Dhaiwat Pandya

Dhaiwat Pandya

Become a better writer as a developer

Become a better writer as a developer

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Writing is an excellent way to improve your reputation as a developer. You can build an audience from scratch, become more employable and, of course, get better at writing! Here are some tips which will hopefully help you improve:

Pick one idea and stick to it šŸ’Ŗ

It is important that you don't wander around in your thoughts. Decide on a pivotal idea and construct your piece around it. If you get lost, the reader will too.

Stick to your guns.

Don't worry about running out of content. Set the theme for the reader at the beginning of your article - plant a seed in their mind. Then, approach your idea through different examples, different pathways. Keep circling back to it - grow the seed you planted.

Give your reader a trip around your mind āœˆļø (and make it interesting! šŸ˜Ž)

Writing is about freeing your thoughts. When going through your article, a reader should get a feeling of the author's thought process.

Your readers should feel what you feel about the idea. They should understand why it is important you.

^ And you have to make all of that interesting for your readers. Let's be honest, no one wants to read a boring, monotonous piece. Make it fun, come on! Add some analogies. Share your anecdotes. Sprinkle some humour. It goes a long way!

Write as if you were having a conversation šŸ™Œ

Balancing your writing between too serious and too corny can be difficult. A good heuristic is to imagine having a conversation with the reader, and writing exactly what you would say. I picked this up from a writer that I look up to. I've never looked back.

If you sound friendly, your reader will trust you. You absolutely want your readers to trust you. We love hearing from people we can relate to.

Be the person that your readers can relate to.

Edit ruthlessly šŸ˜¤

Treat writing and editing differently.

When you are writing, treat yourself like a baby - very extremely nurturing and loving. Write down anything and everything that comes to your mind. Do it freely.

When you are editing, switch over to Mr. Fletcher from Whiplash and just be a harsh, ball-busting prick. Remove anything that is even slightly pointless. Convey as much as possible, using as little as possible.

The point of editing is creating a straight line out of a knot. You will be surprised by how much unnecessary things you were able to cut from your writing. Being good at editing is one of the most important skills you can have as a writer - and I really cannot stress this enough.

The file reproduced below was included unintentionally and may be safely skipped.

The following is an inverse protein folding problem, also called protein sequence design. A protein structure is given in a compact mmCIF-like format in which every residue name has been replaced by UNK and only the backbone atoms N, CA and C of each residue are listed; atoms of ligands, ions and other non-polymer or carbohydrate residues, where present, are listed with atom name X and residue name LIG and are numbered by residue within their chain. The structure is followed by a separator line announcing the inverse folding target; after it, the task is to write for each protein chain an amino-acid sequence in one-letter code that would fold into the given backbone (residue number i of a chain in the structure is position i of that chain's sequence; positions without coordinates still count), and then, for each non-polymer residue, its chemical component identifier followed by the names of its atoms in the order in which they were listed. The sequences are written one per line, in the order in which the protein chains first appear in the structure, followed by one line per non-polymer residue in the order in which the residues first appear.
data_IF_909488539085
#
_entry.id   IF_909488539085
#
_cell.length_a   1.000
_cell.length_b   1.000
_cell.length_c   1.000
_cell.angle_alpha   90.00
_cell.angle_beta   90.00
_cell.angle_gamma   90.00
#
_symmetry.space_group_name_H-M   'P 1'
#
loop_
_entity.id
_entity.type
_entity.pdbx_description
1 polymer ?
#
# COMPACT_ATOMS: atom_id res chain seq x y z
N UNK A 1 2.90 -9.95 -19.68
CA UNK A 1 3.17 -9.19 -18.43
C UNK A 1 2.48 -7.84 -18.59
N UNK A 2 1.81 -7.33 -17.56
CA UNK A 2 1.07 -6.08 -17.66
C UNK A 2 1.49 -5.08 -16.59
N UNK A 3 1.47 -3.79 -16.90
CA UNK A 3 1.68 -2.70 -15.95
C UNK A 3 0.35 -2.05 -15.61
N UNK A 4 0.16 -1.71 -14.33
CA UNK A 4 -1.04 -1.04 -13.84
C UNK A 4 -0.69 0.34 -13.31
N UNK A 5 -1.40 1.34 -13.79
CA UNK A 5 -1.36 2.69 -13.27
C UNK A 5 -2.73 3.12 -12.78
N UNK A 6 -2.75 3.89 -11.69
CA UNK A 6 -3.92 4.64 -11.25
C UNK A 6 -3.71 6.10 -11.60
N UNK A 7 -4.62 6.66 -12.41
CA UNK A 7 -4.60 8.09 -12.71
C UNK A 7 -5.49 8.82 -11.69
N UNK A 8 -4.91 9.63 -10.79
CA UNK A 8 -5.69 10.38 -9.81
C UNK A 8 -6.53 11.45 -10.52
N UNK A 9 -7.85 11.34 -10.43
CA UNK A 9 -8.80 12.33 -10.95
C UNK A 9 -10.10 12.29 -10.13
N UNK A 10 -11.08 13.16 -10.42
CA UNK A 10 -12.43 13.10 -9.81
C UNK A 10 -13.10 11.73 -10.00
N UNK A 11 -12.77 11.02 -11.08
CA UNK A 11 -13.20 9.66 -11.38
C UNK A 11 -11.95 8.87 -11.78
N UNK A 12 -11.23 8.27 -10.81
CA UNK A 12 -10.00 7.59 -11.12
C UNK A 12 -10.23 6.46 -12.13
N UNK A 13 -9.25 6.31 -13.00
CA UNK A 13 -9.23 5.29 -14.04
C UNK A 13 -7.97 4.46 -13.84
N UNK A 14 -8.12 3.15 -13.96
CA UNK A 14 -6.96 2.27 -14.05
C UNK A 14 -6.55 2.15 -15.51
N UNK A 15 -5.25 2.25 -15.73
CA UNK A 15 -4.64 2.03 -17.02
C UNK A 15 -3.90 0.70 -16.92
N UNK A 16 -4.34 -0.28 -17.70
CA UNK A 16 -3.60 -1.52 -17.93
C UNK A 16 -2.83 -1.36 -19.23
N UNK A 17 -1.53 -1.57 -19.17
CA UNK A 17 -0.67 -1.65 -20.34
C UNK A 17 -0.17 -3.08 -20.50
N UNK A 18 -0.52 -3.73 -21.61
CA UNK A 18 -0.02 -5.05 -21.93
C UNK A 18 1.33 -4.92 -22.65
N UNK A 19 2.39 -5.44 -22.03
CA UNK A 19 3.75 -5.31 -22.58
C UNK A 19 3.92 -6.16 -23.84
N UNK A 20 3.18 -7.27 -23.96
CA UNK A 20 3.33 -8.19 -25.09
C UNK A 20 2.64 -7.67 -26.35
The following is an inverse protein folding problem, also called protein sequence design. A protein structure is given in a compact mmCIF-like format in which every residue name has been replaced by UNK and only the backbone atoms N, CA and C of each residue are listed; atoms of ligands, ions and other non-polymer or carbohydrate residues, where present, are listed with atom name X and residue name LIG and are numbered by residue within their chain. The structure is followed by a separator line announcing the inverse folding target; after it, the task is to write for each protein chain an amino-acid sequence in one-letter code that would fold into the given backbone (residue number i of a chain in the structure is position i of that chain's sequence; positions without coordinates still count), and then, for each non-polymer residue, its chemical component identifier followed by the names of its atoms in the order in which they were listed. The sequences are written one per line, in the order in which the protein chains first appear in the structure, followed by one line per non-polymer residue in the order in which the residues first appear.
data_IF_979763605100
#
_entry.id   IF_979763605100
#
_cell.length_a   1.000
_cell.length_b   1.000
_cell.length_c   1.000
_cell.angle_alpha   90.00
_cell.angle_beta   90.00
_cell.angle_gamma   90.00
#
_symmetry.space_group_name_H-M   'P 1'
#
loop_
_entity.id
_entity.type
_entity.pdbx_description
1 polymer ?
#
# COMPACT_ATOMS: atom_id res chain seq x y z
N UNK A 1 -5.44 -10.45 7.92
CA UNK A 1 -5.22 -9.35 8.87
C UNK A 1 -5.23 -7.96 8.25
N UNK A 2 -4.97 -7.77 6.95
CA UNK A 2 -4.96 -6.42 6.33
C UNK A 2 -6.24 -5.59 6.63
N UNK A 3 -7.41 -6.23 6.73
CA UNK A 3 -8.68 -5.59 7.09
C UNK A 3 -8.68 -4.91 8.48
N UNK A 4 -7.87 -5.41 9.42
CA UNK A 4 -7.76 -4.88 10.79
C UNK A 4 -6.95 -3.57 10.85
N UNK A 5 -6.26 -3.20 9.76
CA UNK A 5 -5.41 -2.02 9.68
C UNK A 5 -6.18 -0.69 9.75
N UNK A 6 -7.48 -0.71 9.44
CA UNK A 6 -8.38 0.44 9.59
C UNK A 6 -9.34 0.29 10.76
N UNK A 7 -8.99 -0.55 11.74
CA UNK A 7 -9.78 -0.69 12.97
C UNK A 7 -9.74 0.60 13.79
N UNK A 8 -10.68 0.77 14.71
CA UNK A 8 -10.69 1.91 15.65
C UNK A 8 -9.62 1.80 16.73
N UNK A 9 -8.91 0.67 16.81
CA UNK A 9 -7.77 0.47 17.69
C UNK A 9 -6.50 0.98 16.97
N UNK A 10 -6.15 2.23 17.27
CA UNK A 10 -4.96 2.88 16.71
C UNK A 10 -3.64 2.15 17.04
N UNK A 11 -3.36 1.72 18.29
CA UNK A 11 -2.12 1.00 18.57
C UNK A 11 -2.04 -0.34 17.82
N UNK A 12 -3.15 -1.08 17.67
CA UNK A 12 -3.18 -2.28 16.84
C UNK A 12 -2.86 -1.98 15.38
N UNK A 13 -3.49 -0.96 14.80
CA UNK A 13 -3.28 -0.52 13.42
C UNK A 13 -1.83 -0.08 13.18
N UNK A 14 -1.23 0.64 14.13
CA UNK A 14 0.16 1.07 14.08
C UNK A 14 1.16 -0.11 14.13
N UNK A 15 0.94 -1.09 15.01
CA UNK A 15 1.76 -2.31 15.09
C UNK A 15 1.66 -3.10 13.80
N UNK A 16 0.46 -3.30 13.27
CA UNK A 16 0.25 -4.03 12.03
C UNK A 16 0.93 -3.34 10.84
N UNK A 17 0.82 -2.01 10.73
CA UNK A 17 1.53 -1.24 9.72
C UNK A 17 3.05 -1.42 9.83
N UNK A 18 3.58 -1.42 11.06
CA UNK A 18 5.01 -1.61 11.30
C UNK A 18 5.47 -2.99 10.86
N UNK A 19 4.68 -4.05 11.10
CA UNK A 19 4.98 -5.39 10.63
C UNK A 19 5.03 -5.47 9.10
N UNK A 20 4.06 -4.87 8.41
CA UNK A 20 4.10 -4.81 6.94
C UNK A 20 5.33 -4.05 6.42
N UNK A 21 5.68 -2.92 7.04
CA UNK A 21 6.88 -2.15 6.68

Write drunk. Edit sober. ā€” Ernest Hemingway

Read & follow good writers šŸ‘

Reading is like breathing in. Writing is like breathing out.

Look up to the people who know their craft well. (Following me might be a good place to start šŸ˜)

Rigorously study your favorite writers' work. Try to understand why & how they do what they do. Study how they explain their code. Analyze how they plant the 'seed' in your mind and how they grow it.

Take good things from the people you study & put them to use in your work. Don't feel bad for taking inspiration or being unoriginal. Like a wise man said - 'Great artists steal.'

Become great at stealing.

Don't explain every line of your code šŸ‘Ž

Try to limit the amount of code you share in your article. Only talk about the piece of code that is 100% relevant to the theme. Please, please don't explain things which are trivial and which you expect your readers to know. Respect your readers. An article explaining what a console.log does is an instant turn-off.

You can always upload your entire codebase to a Github repo and provide that as a supplement to your readers.

Write šŸ¤·ā€ā™‚ļø

Last, but not in any way the least ā€” write. A lot.

At times, you will feel uninspired, but gotta keep writing. It is, of course, okay to take breaks. They can work wonders for you, but it is equally important to be persistent. The water does not flow until the faucet is turned on. Have the courage to start. The rest will follow. I promise.

Once you start writing, you will start picking up on tiny things like how to effectively use pauses, how to set the rhythm for your paragraphs, etc. These things cannot be taught. You will notice them coming your way as you write. Pay attention to them because these small details make all the difference.

Conclusion āœļø

That's all I had in store for you today. I am myself in the middle of my learning journey, so please consider all of this my experience rather than advice. I'm just sharing what I know!

If this article helped you, consider dropping a follow and a kind comment. I read every single one of them. They make my day. (seriously!)

Cover photo by RetroSupply.

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